Accelerate the Schedule
Something else you can’t do with regular TV is fast-forward into the future. That’s easy with these virtual channels – since the future is already waiting on the servers – so you can happily start fast-forwarding a show you’re currently watching, or even jump forward in the guide to the show what’s on next, on after that, or anywhere else in the guide. As with everything else related to the new channels, every time you land on a new show, you’ll start at the beginning rather than coming in halfway through. And let’s face it, that’s the way TV should always have worked if only technology allowed it!
Is This Something Viewers Want?
If you’re used to the way TV’s been done for decades, the whole concept of a “virtual channel” might sound like a fancy way of randomly choosing shows from catch-up services that were already available (and continue to be, of course). But make no mistake, people love the idea – that much has already been proven by Fetch with the Oxygen channel. A crime focused drama channel run by NBC Universal, it’s also a purely “virtual” channel which actually draws its programming from an on-demand streaming source.
And yet, since its launch on Fetch, not only has the channel regularly featured as one of the services’ top ten adult channels, it’s also resulted in the vast majority of Oxygen content streaming coming from the channel itself rather than the catch-up app – 89% of viewing, to be exact.
It’s results like that which convinced Fetch TV the time was right to expand virtual channels to our own free-to-air networks. It may well signal to the networks that the right balance between programming and viewer choice can lead to many more eyeballs on their shows, should viewers opt for these channels rather than the apps in similar numbers to Oxygen.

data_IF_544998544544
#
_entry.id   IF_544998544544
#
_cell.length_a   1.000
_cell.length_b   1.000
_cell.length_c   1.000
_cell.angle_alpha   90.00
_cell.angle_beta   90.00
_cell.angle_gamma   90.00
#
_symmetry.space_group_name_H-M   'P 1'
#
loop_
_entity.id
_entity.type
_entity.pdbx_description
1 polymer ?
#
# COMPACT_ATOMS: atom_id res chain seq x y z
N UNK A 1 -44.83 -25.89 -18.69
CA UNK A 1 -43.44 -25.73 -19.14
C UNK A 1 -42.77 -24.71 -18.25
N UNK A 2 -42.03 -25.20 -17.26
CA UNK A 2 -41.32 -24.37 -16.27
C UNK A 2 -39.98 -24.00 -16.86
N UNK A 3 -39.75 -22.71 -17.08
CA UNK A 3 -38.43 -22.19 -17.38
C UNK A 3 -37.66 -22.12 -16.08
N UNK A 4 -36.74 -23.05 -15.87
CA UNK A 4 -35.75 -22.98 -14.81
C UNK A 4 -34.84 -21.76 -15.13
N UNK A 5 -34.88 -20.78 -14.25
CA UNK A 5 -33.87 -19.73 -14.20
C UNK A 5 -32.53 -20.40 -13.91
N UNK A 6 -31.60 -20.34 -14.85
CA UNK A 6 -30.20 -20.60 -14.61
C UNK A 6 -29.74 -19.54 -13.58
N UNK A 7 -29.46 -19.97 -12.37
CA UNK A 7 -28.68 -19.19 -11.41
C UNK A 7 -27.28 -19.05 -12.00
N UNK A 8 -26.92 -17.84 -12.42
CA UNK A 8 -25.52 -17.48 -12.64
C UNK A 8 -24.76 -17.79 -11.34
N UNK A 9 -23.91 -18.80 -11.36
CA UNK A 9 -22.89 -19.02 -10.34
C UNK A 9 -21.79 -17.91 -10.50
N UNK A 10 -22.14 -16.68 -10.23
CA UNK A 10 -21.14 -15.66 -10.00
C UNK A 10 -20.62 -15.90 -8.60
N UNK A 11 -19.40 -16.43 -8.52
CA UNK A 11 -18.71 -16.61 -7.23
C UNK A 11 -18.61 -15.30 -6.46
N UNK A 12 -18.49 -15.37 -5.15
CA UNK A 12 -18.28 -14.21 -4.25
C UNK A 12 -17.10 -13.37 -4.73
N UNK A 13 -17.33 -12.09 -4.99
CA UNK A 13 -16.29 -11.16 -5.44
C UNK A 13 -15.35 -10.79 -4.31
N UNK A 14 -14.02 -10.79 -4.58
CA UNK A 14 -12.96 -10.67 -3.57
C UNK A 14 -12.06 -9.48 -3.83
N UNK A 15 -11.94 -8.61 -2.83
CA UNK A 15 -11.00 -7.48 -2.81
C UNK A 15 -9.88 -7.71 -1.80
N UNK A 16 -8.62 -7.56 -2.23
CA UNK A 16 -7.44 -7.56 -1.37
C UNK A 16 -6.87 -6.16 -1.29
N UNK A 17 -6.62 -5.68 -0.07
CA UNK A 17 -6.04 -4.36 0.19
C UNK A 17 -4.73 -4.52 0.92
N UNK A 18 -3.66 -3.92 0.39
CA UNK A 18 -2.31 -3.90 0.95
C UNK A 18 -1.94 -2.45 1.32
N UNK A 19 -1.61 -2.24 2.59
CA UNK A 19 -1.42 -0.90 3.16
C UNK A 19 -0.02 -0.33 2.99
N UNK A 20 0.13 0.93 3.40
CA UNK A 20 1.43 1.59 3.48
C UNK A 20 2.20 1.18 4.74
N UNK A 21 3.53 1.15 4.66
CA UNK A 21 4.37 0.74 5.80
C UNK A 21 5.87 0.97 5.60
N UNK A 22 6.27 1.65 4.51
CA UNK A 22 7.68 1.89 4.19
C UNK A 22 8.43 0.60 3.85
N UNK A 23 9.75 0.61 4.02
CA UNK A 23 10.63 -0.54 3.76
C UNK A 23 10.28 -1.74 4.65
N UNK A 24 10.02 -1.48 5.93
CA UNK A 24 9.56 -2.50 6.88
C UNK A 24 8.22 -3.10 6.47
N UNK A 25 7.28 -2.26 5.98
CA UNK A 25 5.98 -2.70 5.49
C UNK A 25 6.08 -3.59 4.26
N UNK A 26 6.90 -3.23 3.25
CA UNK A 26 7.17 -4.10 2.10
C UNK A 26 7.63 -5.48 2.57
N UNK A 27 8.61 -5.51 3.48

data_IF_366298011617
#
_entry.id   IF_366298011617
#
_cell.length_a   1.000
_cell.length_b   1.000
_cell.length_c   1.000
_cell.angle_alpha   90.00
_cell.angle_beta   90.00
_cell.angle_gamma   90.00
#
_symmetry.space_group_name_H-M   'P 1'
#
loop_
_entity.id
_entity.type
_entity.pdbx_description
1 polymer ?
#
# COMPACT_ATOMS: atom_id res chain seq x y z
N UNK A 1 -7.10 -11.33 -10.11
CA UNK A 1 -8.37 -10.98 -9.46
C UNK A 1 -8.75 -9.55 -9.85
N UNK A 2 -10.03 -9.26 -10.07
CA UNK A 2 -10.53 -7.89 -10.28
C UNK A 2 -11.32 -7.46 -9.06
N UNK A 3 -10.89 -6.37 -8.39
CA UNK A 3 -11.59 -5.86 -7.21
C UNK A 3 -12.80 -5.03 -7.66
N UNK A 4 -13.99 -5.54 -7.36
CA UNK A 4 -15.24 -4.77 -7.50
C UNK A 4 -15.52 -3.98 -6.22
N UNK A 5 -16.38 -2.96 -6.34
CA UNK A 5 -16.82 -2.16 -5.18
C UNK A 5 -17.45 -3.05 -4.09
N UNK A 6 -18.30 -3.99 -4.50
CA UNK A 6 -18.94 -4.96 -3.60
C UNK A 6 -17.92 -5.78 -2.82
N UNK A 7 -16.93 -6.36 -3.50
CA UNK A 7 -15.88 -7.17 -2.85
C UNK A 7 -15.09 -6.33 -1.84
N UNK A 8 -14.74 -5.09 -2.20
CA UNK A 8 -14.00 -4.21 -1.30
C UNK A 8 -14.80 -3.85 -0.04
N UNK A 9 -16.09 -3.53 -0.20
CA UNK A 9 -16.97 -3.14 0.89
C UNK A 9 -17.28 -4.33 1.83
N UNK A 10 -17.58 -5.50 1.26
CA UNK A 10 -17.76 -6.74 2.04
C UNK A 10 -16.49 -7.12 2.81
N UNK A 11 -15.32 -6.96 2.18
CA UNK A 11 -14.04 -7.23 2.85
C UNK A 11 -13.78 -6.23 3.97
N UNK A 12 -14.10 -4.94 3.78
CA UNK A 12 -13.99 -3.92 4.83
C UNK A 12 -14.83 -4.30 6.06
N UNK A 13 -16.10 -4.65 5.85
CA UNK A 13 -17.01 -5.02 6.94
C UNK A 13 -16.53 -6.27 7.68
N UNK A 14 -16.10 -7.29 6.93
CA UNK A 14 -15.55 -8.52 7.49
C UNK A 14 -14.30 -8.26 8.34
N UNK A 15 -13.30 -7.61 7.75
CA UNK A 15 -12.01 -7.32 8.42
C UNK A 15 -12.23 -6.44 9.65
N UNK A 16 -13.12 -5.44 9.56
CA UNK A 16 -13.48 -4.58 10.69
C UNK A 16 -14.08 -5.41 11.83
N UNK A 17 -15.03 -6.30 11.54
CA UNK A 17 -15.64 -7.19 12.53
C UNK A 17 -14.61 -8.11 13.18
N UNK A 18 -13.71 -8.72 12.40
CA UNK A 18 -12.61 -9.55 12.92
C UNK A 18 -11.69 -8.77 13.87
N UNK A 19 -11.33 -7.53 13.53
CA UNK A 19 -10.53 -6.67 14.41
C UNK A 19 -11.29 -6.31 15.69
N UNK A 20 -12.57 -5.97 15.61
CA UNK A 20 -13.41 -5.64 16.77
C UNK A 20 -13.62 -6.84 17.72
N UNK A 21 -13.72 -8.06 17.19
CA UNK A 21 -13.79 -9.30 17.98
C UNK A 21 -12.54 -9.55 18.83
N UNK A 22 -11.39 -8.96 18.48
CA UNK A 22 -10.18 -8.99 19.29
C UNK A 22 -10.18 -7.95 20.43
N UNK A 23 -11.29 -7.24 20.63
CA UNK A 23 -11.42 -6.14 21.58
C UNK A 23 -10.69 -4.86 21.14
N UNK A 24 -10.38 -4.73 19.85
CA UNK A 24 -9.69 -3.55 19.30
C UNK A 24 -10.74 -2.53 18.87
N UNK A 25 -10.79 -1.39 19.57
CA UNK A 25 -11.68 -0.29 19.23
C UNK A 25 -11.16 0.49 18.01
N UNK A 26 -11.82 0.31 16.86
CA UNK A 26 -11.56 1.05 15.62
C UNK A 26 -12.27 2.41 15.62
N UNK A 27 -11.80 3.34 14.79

What About the ABC?
One channel obviously missing from the line-up is, as many will already have noticed, the ABC iView. It’s surprising since they literally pioneered catch-up TV in Australia with iView many years before every other network caught on. A likely reason for the absence is that without ads to help pay for the server costs, it’s not possible to find the funding for it. But Fetch says they hope the ABC will come on board soon; if they do, it’ll make Fetch TV even more of a brilliant destination for a diverse range of TV with an unprecedented level of viewer control.
What People Ask about Fetch TV
No – that’s the great thing about Fetch TV. The only installation needed it to connect it to your TV antenna and your internet via wi-fi or Ethernet, and that’s it – you’re good to go. It’s quick, simple, easy and you can take it with you if you move.